The Never Ending Pipeline: Part 2
by Mike Robinson
In Part 1, we discussed the source of the pipeline: www.myrareguitars.com and the customers / fans at Eastwood Guitars. In Part 2 we will look more closely at what it takes to get into the Eastwood Pipeline.
First and foremost, if the initial hurdles are navigated (patents, trademarks, custom tooling, etc) the #1 question to ask is “how much is the original selling for in the vintage market?” To me this is a deal breaker, for if the original can be had for less than a replica, why would anyone buy a replica? The only reason would be for superior quality, tone and playability. But even so, the value of the vintage model will continue to rise and always be worth more than the replica. So, we generally will not consider making a replica unless it can retail at least 50% below the current market value of the original.
Next, we then make a decision to fit the potential model into one of two different categories – replica or tribute. Several issues need to be considered at this point. Questions need to be asked about the trade-off of authenticity vs. expense.
Here are some examples:
Tribute: The Messenger
From a distance, this Messenger model is the spitting image of the 1968 original in almost every detail. Except a very big one, the original had an aluminum neck. We decided that the market for this model would not be huge, and therefore ruled out the possibility of going to the extra expense of making a custom aluminum neck. It was possible, but then the guitar would be priced in the $3500 range instead of the $879 price. So the value outweighs the authenticity factor, and we ended up with a winning “tribute” model at an affordable price.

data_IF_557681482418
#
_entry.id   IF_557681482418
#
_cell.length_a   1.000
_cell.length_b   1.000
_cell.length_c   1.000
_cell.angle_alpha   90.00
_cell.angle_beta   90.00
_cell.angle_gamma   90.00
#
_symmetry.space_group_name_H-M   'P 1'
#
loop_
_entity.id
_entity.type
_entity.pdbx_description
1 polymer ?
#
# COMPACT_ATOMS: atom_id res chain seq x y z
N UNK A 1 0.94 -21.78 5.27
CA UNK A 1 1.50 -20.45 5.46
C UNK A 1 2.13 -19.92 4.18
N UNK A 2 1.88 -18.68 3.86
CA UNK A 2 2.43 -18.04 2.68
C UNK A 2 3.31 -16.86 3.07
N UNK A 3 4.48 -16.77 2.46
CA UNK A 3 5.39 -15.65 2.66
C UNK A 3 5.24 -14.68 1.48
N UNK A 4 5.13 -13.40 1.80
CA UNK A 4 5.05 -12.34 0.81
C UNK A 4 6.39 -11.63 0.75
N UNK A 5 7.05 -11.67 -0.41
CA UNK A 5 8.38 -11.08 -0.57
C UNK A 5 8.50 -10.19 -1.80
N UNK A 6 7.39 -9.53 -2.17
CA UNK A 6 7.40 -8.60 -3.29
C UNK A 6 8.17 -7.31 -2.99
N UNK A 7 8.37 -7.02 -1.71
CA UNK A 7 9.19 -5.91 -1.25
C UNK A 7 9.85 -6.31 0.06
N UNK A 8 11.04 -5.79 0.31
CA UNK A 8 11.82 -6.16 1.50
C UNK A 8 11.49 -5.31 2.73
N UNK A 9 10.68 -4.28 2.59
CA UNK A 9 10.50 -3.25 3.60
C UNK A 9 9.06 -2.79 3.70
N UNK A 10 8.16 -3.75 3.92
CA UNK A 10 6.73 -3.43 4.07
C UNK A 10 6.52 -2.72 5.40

Replica: The Hi-Flyer Phase 4 Sunburst
Here is one where the originals are selling for less than 50% more than our replica. It became important for us to get this guitar correct on every detail so that our replica becomes far superior to the original in quality, playability and tone. This guitar has the exact body width, depth, neck profile and design of the original. We replicated the pickups looks, but then improved the quality of the pickups, bridge and tremolo system. So at $599 you get a far better guitar than the $1000 originals.
With today’s modern construction techniques and components, more guitars fit into the tribute category than replica. This is for two reasons: a) most guitars that we consider making are worth $1500-$4000 in the vintage market, and b) many of these guitars had unusual switches, custom tremolos and bridges, vinyl body coverings, etc. Therefore, our remake needs to be priced from $500-$1500, and that often prevents us from taking on the expenses of custom tooling, etc.
Here is an EKO 500 4V model from the early 1960’s. Note the accordion switches and unusual tremolo. Is it worth replicating those switches and that tremolo? That is the question…
Yet on this beautiful Wandre tribute, it was simple and affordable enough to recreate the custom tailpiece and the highly unusual F-hole covers. Without those pieces, the guitar would loose most of its appeal.
The Wandre Tri-Lam
Also, watch for my next BLOG – The Never Ending Pipeline: Part 3 - where I will delve further still into what it takes to make it into the Eastwood reissue pipeline.
So keep those suggestions coming!